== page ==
Maybe it is because it is a brand-new year, or perhaps it is the cold weather, but lately, we’ve been getting a lot of questions about the Lean management technique of Gemba walks. We compiled them for this post that we hope will be helpful for people who are new to the approach and even seasoned pros who want to get more from each visit to the workplace.
What is a Gemba Walk?
Gemba walks are an improvement technique used in the Lean business methodology and by others who are interested in continuous improvement. During a Gemba walk a supervisor, manager, or other leader goes to the place where work is done to get deeper insight into how processes are performing and to spot potential opportunities improvement. The technique is often described as:
- Go see
- Ask why
- Show respect
Where does the name come from?
Like many commonly used improvement tools, the name is Japanese. The translation is, roughly, “the real place.” That’s fitting because although leaders may accomplish a lot in their office, the place where value is added for the customer is the workspace. It may be the factory floor, an operating room, a construction site, a call center, or an office space.
What is the goal of a Gemba walk?
The purpose of a Gemba walk is to learn more about how processes are performed and to notice any potential opportunities for improvement. Direct observation, in combination with control charts and other statistical analysis, can help leaders identify problems and recognize the potential for better results.
How do employees feel about Gemba walks?
This is a great question and one we get asked a lot. The answer depends on whether the Gemba walk is properly executed. When employees are given information about the purpose of Gemba walks and assured that their involvement is welcome and necessary for success, they typically embrace the approach as a way to help them do their jobs even better. On the other hand, if Gemba walks are seen as punitive or if they are not explained, employees can feel nervous and clam up.
Are Gemba walks an employee performance technique?
No. Leaders should be focused on processes, workspace organization, and access to resources during a Gemba walk. Employees should be free to provide information and answer questions, not concerned that their own performance is being evaluated.
Are improvements implemented during the Gemba walk?
No. Supervisors should note any potential opportunities for improvement during the walk but wait to make changes until after a period of evaluation and reflection. Ideally, those doing the work will be involved in crafting the plan for improvement using a structured process like DMAIC or PDSA.
How does one prepare for a Gemba walk?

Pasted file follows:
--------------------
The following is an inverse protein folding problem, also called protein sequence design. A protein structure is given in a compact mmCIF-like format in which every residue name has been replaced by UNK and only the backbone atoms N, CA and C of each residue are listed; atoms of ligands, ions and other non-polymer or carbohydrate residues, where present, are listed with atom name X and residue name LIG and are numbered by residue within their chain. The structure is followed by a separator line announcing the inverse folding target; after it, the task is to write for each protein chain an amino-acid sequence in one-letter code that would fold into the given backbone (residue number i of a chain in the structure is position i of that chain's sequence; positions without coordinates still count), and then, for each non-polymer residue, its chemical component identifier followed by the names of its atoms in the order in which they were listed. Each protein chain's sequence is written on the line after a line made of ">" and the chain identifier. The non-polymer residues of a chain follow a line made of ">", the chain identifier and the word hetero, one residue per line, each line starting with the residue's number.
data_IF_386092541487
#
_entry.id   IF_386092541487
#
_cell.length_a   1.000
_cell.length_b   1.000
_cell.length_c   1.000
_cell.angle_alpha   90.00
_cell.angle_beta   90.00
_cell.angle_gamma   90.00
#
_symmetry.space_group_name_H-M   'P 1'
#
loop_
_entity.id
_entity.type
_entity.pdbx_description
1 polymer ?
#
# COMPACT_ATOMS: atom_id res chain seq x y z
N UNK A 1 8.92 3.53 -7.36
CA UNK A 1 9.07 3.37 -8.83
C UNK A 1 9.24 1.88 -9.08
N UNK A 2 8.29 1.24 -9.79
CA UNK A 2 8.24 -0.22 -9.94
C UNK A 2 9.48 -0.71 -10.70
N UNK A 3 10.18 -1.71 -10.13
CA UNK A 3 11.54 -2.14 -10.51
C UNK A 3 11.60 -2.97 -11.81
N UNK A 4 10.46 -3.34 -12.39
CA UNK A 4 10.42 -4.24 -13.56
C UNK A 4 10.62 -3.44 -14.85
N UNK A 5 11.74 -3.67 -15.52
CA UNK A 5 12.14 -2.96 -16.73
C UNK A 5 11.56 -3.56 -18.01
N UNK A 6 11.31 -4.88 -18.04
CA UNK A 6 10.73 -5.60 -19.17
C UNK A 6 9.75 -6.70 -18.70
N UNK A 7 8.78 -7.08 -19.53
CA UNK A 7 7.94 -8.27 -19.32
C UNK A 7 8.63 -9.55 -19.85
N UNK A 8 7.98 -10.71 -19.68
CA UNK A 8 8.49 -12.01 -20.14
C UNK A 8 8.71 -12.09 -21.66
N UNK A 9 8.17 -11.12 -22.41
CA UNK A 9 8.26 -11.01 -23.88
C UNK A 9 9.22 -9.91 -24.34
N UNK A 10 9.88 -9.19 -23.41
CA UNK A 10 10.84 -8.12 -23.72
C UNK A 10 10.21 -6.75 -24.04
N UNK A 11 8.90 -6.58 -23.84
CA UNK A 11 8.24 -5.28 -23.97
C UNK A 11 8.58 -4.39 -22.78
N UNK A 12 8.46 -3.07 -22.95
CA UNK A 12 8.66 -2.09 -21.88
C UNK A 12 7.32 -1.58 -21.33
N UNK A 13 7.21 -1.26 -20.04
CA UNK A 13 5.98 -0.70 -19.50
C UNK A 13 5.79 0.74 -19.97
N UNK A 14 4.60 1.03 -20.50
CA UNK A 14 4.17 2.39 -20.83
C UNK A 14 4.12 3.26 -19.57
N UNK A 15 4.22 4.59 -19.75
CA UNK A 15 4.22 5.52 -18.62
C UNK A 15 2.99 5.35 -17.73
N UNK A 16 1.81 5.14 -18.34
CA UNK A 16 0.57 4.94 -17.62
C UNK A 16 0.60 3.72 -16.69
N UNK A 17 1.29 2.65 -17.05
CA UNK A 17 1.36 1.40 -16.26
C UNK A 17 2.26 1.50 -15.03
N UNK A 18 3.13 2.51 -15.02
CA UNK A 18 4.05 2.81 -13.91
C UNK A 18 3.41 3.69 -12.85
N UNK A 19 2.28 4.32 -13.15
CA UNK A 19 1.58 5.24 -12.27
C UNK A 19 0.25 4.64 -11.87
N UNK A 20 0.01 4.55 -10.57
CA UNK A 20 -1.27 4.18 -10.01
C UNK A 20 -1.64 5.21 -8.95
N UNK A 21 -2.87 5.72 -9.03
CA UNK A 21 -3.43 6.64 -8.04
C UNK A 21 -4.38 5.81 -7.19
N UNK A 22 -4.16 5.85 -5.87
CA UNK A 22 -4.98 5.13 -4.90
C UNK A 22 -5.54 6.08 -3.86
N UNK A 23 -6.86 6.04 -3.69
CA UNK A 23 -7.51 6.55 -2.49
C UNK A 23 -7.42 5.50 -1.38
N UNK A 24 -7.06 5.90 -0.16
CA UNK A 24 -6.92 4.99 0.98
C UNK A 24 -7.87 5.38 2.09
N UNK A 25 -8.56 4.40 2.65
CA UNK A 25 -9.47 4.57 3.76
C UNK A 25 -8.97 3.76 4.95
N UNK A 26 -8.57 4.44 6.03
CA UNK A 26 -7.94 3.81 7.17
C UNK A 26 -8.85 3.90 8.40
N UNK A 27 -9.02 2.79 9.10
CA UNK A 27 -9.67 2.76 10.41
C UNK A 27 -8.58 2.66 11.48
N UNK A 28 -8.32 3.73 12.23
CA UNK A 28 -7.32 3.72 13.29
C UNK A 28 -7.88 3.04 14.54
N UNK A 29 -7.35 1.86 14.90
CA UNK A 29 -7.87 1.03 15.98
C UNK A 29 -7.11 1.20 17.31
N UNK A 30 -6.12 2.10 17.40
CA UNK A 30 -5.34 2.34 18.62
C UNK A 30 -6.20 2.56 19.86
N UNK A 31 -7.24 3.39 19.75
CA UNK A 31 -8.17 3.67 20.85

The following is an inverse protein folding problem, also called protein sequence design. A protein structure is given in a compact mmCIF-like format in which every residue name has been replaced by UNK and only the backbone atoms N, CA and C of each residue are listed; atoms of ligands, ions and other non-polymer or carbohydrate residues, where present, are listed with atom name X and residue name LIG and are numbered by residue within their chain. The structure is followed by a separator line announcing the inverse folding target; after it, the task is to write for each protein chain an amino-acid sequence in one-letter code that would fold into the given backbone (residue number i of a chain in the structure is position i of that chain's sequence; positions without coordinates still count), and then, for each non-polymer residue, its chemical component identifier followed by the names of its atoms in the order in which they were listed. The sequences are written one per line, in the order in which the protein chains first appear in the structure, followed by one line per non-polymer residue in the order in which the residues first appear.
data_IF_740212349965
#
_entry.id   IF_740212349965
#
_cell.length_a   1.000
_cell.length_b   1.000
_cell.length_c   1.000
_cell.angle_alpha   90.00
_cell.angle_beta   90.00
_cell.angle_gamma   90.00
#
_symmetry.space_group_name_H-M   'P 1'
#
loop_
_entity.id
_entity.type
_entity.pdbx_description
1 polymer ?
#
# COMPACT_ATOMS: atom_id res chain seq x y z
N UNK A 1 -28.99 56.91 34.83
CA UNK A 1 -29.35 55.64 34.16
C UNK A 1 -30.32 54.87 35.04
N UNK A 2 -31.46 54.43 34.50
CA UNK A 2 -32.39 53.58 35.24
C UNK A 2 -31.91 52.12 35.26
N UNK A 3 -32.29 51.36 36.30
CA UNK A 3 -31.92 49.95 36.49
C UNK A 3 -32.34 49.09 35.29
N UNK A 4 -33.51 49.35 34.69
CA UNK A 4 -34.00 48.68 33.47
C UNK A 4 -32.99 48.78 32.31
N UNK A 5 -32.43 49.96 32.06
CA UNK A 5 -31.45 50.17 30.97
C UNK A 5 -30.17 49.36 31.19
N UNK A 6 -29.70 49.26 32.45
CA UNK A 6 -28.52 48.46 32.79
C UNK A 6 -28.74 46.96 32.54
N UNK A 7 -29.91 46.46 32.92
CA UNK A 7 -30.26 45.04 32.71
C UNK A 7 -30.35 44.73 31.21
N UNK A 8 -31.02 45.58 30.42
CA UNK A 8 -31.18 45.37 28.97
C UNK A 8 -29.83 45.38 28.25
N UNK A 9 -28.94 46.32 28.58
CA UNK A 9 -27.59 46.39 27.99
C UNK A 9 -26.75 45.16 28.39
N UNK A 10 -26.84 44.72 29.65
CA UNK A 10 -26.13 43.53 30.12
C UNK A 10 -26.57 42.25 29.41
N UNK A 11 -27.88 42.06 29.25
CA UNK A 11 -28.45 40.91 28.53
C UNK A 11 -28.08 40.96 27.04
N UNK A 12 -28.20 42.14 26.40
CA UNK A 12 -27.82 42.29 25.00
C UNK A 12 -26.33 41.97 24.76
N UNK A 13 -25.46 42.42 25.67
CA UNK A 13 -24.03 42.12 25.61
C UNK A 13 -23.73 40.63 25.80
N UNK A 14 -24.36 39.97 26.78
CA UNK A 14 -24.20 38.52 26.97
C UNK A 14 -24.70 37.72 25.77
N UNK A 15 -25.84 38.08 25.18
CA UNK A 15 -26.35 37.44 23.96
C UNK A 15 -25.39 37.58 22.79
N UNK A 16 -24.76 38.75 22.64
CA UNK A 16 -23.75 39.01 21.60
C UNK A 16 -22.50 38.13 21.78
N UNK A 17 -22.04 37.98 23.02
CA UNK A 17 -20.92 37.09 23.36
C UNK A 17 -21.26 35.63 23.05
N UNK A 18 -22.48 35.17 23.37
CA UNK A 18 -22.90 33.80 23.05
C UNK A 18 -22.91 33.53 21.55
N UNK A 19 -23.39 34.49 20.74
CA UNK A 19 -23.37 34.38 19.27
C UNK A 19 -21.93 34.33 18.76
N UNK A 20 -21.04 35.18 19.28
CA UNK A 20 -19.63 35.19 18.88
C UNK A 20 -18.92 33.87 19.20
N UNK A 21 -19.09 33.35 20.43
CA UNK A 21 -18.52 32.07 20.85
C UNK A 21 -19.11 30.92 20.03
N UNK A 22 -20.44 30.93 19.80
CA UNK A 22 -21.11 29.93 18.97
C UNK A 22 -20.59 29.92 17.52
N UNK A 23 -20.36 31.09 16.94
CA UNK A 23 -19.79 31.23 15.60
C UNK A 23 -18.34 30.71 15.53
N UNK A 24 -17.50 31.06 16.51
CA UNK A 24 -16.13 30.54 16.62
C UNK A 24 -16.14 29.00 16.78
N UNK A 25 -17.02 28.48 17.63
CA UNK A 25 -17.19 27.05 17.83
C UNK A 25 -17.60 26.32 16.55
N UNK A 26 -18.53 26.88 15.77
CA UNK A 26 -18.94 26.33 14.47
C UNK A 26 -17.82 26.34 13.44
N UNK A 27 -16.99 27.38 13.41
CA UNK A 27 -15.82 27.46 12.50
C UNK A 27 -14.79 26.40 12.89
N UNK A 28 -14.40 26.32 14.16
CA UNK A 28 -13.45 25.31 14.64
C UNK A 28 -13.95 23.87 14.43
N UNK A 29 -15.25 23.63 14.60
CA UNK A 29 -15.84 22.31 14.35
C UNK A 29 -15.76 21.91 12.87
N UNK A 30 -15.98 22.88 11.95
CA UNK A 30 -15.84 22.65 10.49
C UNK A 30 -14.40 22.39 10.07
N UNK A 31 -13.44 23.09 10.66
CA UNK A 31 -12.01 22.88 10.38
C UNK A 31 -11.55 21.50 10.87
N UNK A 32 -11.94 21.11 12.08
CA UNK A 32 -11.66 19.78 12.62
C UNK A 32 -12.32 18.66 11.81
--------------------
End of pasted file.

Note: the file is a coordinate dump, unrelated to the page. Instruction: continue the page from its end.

Before the walk, the process or workspace to be examined should be identified. It may be helpful to review the current Standard Work to note any differences between the Standard and how work is being done. (Note: don’t assume that the Standard is being executed as written.)
Is there a role for software?
Absolutely. Visiting the Gemba is only the first step. After the walk, each opportunity for improvement should be documented in a tool designed to manage the improvement process. Software with workflow capabilities helps ensure that everyone is notified of the improvement project and that progress is quickly made. It also gives leaders visibility into each ongoing project and insight into the impact of improvements made based on Gemba walks across the board.
What questions should I ask on a Gemba walk?
Of course, the specific questions will depend on your business and the process you are observing, but generally, questions include some variation on:
- Who is involved?
- What materials are used?
- What do you do?
- How do you know what to do?
- When does the task take place?
- What depends on the outcome?
Is a Gemba walk the same as Management by Walking Around?
No. While the two approaches involve going to the workplace, that’s about all they have in common. A Gemba walk is performed with the intent to observe a specific process or space, while the Walking Around approach is intentionally undefined. Gemba walkers drill deep into specific details and take post-walk actions. MBWA, on the other hand, has little structure and often does not result in improvement.
We hope you’ve found this Q&A helpful. Gemba walks are an excellent way to accelerate improvement efforts and increase employee engagement. If you have a question that we’ve left out, please let us know in the comments.